The American Society of Travel Advisors (ASTA) has come a long way in the last two decades. In 2012, the organization was able to raise $75,000 for its Political Action Committee (PAC). This year, during its annual advocacy dinner at its Global Convention in August, it was able to raise that same amount in just one night.
“It is tremendously gratifying to see the tangible impact ASTA PAC is making for our thriving advisor community,” Jennifer Wilson-Buttigieg, co-president of Valerie Wilson Travel and co-chair of ASTA’s Government and Political Affairs Committee, told Travel Market Report.
Year-to-date, ASTA has raised $412,000 for its PAC. And while ASTA scored a lot of support from suppliers, including a big donation of $50,000 from Royal Caribbean International during ASTA’s Advocacy Dinner, its strength in numbers has come from smaller donors, including its advisor and agency members.
Out of the 651 donations that ASTA PAC has received this year, 505 have come from donors giving $100 or less (78%). The PAC, even with the increasing support of suppliers and other large agency groups, is still a grassroots movement, with a lot of support coming from the individual donor, including much coming from advisor ICs.
That money has gone to help ASTA fight legislative battles that resulted in big wins this year. Perhaps the most notable win was the exemption that ASTA, along with other members of the industry, was able to secure in California’s Assembly Bill 5 (AB5) that allowed the state’s advisors working independent contractors (ICs) to continue to do so.
“ICs are the fastest growing part of our industry,” Wilson-Buttigieg said. “By being able to stop that, it’s been beneficial to every component of the industry. The bill would have allegedly gone through many of the 50 states.”
According to Wilson-Buttigieg, that win, along with other legislative wins and focuses, including Texas Hotel Tax, Connecticut Sales Tax, Nebraska Sales Tax, and Washington B&O Tax, and more, was partly possible because of the strength of ASTA’s PAC.
Now, with more battles ahead, including two ongoing in New York and New Jersey that would produce a result similar to what ASTA was able to avoid in California, the organization needs support more than ever.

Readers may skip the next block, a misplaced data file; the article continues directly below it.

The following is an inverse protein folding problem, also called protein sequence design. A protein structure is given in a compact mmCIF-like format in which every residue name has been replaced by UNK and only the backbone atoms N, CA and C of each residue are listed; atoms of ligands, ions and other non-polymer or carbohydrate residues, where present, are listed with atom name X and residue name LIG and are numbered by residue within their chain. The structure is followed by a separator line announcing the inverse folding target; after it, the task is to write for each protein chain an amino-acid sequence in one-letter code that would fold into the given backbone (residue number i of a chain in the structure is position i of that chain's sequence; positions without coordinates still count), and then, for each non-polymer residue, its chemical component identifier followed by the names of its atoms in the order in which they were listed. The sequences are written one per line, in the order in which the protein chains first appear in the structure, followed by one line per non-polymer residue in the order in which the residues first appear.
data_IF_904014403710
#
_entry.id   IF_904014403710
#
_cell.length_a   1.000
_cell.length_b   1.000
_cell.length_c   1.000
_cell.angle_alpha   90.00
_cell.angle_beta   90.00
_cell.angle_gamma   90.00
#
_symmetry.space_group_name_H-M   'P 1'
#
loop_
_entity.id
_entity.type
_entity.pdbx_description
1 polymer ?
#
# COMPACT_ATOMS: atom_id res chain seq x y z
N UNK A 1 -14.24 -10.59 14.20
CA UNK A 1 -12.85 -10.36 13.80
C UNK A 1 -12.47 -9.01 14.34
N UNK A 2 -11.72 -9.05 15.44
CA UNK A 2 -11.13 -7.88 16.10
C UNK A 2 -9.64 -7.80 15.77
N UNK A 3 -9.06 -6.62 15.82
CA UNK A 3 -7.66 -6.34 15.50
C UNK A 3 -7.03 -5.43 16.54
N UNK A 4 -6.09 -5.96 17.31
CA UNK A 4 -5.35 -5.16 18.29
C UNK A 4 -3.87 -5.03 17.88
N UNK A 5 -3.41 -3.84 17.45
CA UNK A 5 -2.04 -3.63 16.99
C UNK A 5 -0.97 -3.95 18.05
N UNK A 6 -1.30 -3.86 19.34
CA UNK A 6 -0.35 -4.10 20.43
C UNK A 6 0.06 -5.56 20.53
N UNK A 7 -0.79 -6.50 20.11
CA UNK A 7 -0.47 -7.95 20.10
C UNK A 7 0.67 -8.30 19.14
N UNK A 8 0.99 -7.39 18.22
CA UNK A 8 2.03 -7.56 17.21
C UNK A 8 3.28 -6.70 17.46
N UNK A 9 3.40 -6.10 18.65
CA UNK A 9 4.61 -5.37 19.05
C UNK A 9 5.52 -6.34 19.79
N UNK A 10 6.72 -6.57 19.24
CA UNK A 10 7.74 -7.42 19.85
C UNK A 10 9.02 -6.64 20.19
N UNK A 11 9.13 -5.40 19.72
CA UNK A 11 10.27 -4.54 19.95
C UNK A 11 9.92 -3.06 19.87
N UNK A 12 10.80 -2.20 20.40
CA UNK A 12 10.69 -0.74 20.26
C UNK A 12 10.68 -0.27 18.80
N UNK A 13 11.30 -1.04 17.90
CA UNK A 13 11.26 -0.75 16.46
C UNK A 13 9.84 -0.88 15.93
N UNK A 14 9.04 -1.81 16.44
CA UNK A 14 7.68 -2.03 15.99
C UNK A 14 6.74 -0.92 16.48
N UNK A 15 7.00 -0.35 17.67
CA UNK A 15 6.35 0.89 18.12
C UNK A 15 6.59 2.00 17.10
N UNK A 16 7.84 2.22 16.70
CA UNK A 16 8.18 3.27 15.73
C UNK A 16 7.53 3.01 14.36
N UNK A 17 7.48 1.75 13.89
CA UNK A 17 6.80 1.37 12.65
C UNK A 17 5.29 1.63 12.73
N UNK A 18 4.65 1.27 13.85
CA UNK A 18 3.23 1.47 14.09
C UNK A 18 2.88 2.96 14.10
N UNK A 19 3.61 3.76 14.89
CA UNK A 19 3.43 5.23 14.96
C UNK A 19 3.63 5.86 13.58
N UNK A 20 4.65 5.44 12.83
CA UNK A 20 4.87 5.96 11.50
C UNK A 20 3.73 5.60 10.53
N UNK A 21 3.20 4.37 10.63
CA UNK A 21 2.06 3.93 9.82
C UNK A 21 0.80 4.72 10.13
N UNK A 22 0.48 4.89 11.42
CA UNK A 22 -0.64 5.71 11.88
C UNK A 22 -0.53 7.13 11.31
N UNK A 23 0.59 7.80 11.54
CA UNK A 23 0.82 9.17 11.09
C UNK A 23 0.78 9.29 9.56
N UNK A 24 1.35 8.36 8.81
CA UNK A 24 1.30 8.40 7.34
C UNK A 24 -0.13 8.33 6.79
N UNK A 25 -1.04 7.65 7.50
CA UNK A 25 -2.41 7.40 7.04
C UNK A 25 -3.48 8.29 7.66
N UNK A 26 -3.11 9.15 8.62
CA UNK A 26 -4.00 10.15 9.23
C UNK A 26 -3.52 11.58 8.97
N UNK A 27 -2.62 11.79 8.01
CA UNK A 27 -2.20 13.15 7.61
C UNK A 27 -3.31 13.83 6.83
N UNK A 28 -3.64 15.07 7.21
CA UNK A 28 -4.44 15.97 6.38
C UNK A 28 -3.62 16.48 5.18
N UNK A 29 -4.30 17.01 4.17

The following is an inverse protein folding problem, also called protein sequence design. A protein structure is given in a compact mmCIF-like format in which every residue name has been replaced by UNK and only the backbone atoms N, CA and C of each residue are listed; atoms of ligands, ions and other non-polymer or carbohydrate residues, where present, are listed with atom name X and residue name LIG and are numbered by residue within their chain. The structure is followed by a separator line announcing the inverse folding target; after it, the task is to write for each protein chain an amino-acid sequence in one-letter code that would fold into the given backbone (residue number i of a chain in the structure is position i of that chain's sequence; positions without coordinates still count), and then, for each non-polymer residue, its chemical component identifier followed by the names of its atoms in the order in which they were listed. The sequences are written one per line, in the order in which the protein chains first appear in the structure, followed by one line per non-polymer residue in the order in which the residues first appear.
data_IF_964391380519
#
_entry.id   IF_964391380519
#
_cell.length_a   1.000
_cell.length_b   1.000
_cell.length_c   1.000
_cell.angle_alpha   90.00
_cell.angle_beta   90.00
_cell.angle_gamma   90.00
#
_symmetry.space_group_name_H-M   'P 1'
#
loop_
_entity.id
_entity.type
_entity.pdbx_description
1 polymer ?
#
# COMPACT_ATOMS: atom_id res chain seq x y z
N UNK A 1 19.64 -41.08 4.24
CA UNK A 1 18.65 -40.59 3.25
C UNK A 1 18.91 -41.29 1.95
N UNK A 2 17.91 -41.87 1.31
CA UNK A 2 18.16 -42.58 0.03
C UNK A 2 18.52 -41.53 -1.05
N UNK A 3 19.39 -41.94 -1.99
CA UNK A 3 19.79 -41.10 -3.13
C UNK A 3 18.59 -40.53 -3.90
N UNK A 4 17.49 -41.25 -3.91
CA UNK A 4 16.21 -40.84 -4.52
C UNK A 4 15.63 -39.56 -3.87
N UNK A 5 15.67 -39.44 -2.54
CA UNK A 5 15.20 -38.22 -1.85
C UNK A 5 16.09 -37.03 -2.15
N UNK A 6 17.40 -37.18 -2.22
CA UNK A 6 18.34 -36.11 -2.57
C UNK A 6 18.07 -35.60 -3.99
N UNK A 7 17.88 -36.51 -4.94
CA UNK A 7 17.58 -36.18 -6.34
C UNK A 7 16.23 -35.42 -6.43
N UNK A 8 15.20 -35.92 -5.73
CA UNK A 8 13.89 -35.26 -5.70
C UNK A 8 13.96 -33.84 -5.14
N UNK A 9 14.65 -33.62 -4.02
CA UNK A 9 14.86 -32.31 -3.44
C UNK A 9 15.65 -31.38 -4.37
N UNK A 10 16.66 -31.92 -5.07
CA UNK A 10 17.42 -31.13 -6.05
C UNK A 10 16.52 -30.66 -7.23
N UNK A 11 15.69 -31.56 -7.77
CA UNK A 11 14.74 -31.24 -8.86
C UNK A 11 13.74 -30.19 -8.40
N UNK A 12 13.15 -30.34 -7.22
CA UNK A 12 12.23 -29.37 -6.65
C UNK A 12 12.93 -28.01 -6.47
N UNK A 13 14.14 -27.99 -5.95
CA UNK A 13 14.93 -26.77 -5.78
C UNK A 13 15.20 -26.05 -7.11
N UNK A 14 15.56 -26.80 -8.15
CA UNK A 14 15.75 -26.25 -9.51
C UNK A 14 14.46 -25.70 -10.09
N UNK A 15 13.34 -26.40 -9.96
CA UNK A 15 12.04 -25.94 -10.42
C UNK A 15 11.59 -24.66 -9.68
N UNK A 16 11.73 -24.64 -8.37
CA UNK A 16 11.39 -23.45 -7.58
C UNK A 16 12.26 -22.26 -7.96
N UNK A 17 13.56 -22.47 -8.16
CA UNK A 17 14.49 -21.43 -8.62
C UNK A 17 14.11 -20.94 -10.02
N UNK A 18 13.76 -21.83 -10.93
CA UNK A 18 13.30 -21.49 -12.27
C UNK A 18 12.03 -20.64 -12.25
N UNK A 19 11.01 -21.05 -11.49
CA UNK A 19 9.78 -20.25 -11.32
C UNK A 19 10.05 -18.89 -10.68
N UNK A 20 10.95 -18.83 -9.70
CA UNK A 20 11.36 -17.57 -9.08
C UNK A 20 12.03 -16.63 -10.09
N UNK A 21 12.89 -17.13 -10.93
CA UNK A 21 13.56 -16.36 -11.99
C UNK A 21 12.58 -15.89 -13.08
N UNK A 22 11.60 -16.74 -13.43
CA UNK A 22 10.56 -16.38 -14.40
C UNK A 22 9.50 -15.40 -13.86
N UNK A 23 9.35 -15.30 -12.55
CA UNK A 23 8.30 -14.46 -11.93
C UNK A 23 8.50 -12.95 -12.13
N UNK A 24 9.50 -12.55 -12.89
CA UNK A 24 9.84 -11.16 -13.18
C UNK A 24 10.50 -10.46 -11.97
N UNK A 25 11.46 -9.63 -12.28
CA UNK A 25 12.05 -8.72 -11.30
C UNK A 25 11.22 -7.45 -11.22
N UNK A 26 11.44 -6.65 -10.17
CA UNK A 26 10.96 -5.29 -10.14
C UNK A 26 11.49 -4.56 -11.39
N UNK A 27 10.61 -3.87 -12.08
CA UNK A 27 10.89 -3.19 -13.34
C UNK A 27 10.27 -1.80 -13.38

Despite the success, ASTA is not “resting on its laurels,” Wilson-Buttigieg said.
“2019 was a fantastic year, and we thank everybody, but we have so much more work to do and it’s all about engagement,” she told Travel Market Report.
Part of that is a continued drive to strengthen its PAC. Another is to continue to raise awareness of the profession, and the increasing strength of the agency channel, among lawmakers.
The message is “the reiteration that travel advisors are not only existing, but thriving,” she said, adding that it’s not only about making the presence known when things like AB5 are coming up.
“It’s our responsibility to become resources and be known with our congresspeople so they know who we are. As travel companies, we are continuing to grow and all that helps both our local constituents and local economy. We don’t just want to go to them when there’s a problem, we want them to go now,” she said.
One thing that advisors can do, aside from joining ASTA, is to get involved in ASTA’s Legislative Day, which is currently scheduled for Feb. 3 and 4 in Washington, D.C.
Legislative Day is the opportunity for the entire industry to make its presence known on Capitol Hill. The goal this year is to bring advisors from all 50 states to D.C. to meet with lawmakers.
Currently, according to ASTA’s Eben Peck, 75 advisors from 23 different states are registered.
“We are still in search of representation from the following states, where we’ve never had an attendee: Alaska, Arkansas, Maine, Mississippi, Oklahoma, Rhode Island, South Dakota, Vermont, and Wyoming,” Peck said.
ASTA has scholarship opportunities available for advisors who want to attend.